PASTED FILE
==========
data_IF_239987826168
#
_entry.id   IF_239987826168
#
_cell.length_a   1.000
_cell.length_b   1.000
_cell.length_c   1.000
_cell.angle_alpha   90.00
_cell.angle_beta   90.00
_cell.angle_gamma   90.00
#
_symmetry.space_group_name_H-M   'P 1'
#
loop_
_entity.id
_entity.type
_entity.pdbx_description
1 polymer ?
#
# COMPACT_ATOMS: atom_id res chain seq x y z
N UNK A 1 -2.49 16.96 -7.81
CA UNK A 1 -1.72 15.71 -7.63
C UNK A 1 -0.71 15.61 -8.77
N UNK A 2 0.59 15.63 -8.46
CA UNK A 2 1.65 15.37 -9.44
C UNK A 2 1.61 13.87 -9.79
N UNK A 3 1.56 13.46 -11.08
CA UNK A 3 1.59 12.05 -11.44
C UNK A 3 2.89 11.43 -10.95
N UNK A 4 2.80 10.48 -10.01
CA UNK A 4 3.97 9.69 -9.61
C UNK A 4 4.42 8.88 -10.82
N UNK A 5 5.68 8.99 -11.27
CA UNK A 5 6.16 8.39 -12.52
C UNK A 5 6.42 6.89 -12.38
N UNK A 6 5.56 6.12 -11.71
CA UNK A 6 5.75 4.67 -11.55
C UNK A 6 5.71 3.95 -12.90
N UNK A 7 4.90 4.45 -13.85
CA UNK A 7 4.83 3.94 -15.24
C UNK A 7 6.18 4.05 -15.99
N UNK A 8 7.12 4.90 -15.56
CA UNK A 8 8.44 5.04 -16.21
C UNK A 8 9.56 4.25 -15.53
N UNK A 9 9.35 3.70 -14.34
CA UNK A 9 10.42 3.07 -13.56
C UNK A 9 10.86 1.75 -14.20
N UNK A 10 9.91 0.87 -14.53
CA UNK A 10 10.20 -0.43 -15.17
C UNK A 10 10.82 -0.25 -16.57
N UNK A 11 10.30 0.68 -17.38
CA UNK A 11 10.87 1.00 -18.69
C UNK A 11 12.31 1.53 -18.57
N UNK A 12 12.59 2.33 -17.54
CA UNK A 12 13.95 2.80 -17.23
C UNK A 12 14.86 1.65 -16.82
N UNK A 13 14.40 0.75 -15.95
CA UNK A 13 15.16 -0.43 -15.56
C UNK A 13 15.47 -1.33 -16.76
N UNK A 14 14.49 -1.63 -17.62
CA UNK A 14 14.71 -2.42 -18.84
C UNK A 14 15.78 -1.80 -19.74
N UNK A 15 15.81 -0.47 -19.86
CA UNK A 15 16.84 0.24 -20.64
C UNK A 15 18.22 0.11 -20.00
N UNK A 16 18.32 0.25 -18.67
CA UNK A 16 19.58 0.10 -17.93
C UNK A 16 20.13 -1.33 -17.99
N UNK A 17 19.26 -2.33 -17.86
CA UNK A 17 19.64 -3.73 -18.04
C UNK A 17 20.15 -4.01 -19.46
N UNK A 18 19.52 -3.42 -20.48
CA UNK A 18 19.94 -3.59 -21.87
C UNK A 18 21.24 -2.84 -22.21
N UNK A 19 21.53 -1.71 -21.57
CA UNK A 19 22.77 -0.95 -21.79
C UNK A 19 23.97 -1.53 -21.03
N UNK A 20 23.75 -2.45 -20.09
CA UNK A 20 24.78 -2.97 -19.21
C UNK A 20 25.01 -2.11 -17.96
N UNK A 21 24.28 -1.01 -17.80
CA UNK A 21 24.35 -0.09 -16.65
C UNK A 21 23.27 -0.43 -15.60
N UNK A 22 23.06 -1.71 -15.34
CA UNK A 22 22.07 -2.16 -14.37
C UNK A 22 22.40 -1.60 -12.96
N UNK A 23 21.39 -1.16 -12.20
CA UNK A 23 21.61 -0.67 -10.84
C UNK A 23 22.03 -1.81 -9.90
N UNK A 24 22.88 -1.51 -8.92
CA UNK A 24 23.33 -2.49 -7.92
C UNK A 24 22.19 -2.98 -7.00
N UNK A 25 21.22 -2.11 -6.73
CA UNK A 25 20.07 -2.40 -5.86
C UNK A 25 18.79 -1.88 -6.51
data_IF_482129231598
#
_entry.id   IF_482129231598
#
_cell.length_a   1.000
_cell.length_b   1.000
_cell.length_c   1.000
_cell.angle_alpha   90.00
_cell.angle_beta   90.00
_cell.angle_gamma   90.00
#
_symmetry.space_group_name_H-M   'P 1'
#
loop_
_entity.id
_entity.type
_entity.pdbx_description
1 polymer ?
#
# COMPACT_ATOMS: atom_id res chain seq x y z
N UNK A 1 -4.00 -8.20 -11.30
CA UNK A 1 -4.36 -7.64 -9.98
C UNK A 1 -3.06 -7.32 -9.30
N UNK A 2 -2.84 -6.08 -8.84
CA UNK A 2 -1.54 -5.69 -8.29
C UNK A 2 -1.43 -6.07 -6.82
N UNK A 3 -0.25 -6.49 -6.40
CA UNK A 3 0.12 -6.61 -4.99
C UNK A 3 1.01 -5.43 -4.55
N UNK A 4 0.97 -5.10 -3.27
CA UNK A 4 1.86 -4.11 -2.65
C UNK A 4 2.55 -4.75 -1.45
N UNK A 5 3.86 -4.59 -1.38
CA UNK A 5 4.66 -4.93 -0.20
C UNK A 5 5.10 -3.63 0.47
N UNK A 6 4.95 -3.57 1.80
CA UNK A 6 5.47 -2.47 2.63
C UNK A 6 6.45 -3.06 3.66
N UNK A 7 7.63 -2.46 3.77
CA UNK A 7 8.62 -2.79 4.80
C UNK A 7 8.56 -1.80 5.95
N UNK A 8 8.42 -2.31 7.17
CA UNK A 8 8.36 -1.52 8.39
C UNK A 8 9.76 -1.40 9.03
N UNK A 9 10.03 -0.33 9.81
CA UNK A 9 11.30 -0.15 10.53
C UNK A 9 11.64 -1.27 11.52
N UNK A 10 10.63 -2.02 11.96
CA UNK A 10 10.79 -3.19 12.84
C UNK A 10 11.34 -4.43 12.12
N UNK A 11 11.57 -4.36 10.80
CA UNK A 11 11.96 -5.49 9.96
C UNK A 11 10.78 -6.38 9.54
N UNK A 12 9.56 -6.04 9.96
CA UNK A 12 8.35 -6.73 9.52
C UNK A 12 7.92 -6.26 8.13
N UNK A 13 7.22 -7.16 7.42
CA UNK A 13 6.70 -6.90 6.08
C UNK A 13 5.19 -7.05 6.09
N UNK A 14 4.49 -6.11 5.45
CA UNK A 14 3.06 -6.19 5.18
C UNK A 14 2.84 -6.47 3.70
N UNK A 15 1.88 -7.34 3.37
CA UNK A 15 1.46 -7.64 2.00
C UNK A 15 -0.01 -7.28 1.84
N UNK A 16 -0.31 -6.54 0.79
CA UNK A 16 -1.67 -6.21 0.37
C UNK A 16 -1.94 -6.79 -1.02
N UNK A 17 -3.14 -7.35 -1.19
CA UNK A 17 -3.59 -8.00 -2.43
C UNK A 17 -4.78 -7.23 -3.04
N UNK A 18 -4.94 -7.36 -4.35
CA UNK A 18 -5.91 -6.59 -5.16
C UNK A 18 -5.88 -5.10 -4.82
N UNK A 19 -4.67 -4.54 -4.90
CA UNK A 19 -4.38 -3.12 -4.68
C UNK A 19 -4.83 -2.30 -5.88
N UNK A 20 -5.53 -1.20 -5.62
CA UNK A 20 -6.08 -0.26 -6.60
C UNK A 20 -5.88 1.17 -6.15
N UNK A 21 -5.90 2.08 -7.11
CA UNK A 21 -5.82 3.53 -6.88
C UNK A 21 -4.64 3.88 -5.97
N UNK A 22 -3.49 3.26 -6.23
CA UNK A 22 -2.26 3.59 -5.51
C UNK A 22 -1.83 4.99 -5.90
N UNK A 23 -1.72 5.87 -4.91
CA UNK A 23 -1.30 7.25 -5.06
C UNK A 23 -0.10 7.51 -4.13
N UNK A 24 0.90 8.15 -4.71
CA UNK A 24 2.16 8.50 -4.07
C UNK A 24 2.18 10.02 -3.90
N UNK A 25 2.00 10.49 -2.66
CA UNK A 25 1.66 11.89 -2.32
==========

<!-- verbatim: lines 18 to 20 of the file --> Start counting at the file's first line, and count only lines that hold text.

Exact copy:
1 polymer ?
#
# COMPACT_ATOMS: atom_id res chain seq x y z